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July 5, 2024

The ruling illustrates a broader trend of judges shielding executive officials from accountability.

WASHINGTON – On the Fourth of July, a federal judge dismissed claims filed under District of Columbia law against former attorney general William Barr and other federal officials who ordered or participated in the violent June 1, 2020, attack on civil rights protestors at Lafayette Square near the White House. The court ruled that District of Columbia law does not provide a basis for suing over violations of the U.S. Constitution.

This ruling comes on the heels of the Supreme Court’s July 1, 2024 ruling that former President Trump is at least presumptively immune from criminal liability for his official acts, and is absolutely immune for some “core” of them — including his attempts to use the Justice Department to obstruct the results of the election.

The lawsuit, Black Lives Matter D.C. v. Barr, is a class action brought by the ACLU of the District of Columbia, the Washington Lawyers’ Committee for Civil Rights and Urban Affairs, the Lawyers’ Committee for Civil Rights Under Law, and the law firm of Arnold & Porter on behalf of Black Lives Matter D.C. and eight civil rights demonstrators who were attacked without warning by officers using tear gas, rubber bullets, and flash bang grenades. The protest occurred in the wake of former Minneapolis Police Department officer Derek Chauvin’s murder of George Floyd, and it called for an end to police brutality and racism.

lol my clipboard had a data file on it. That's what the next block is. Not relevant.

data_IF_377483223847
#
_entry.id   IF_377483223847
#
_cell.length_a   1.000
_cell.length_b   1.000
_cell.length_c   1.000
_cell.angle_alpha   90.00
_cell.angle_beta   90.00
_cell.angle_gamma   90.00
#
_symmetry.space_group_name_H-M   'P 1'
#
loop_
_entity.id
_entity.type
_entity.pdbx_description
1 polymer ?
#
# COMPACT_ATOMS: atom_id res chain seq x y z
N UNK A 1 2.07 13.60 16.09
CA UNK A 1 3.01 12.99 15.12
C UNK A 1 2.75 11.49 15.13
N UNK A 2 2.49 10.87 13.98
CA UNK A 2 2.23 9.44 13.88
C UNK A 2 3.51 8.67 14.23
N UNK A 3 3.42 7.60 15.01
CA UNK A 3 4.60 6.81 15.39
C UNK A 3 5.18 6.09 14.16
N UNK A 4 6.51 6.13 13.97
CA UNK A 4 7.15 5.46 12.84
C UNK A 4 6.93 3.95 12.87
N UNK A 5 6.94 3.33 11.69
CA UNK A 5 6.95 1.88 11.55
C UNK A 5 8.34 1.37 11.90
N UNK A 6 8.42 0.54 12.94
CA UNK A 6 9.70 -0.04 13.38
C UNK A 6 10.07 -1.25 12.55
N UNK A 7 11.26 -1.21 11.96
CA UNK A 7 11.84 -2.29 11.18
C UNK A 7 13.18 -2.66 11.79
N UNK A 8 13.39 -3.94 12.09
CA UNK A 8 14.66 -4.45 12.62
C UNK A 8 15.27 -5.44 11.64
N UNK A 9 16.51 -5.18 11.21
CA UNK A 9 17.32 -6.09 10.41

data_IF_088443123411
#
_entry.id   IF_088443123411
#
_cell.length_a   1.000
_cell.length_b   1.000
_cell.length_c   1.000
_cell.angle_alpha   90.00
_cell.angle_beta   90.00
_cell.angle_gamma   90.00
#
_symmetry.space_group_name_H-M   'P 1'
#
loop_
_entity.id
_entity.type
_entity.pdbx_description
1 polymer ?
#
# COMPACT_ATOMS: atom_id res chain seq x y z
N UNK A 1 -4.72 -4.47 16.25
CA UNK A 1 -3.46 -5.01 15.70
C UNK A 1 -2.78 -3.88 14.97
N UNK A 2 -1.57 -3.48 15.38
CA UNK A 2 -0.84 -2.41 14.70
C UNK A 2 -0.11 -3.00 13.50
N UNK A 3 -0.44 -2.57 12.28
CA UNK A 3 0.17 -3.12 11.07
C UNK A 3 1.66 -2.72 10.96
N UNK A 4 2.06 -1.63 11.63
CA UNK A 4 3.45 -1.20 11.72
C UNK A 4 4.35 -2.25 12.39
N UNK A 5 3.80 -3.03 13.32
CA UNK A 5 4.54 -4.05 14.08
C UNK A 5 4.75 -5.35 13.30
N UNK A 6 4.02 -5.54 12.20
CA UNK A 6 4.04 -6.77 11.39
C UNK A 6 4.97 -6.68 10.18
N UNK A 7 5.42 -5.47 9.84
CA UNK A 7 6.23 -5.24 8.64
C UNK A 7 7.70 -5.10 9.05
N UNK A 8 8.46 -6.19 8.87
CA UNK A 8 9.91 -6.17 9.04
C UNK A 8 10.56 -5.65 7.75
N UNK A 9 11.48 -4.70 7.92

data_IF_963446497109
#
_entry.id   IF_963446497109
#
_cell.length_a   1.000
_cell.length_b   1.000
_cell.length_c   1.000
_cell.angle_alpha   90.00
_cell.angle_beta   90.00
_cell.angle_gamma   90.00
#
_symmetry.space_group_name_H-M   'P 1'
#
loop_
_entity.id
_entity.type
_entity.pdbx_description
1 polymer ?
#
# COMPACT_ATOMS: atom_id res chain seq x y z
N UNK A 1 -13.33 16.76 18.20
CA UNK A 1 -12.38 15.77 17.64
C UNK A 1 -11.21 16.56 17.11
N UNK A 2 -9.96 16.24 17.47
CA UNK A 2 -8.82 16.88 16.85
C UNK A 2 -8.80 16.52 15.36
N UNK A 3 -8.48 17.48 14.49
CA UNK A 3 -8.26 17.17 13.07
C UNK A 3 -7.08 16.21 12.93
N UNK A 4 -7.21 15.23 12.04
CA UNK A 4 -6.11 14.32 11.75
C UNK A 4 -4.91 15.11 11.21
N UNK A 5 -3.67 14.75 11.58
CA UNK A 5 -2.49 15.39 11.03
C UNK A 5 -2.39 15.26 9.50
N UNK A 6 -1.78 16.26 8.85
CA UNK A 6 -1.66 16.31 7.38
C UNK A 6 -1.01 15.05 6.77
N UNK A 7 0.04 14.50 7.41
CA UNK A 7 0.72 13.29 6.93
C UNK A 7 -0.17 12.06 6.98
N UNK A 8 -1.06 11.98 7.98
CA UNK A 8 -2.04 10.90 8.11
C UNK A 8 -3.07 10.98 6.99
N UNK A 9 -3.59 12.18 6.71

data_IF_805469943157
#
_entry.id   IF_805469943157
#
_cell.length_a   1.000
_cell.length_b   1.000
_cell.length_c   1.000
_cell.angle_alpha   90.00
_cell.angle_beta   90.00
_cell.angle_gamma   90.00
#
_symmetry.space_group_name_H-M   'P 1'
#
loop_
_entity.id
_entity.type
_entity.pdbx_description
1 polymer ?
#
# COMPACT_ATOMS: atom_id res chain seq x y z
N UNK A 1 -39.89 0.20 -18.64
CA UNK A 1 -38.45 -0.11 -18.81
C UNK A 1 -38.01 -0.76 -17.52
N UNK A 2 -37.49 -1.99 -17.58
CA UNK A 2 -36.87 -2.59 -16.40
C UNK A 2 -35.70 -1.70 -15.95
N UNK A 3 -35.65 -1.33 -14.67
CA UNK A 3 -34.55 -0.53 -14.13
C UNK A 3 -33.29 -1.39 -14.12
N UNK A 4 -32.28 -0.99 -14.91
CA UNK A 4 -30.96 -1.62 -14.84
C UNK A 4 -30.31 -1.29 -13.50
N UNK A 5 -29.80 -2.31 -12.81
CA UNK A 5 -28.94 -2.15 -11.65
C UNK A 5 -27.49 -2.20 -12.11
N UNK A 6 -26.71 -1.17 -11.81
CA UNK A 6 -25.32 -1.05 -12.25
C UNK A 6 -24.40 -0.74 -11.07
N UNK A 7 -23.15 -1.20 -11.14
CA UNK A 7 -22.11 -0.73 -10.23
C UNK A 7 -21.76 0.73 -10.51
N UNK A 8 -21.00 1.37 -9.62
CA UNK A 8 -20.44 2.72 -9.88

“This decision underscores a troubling trend of courts shielding high-ranking officials, like former Attorney General William Barr, from accountability for violating the public’s most basic rights,” said ACLU-D.C. Senior Counsel Art Spitzer. “Our fight is far from over. We will continue to pursue every legal recourse we can to achieve accountability for the brutality that took place at Lafayette Square. The principles we are fighting for are clear: no official is above the Constitution, and Americans must be secure in their right to protest."

The same judge previously denied federal claims against the same officials in June 2021, ruling that federal officials cannot be sued for monetary compensation for violating constitutional rights whenever they do so against a crowd near the White House. That ruling was affirmed by the court of appeals in May 2023. However, the 2021 ruling permitted First Amendment claims to proceed against District of Columbia officers who deployed tear gas against demonstrators fleeing the federal attack because the D.C. officers were local rather than federal.

On April 13, 2022, in a partial settlement of a different portion of the case, the federal government agreed to change the United States Park Police and the Secret Service policies relating to demonstrations.

The July 4, 2024 opinion can be found here.

More information about the lawsuit, previously called Black Lives Matter D.C. v. Trump, can be found here.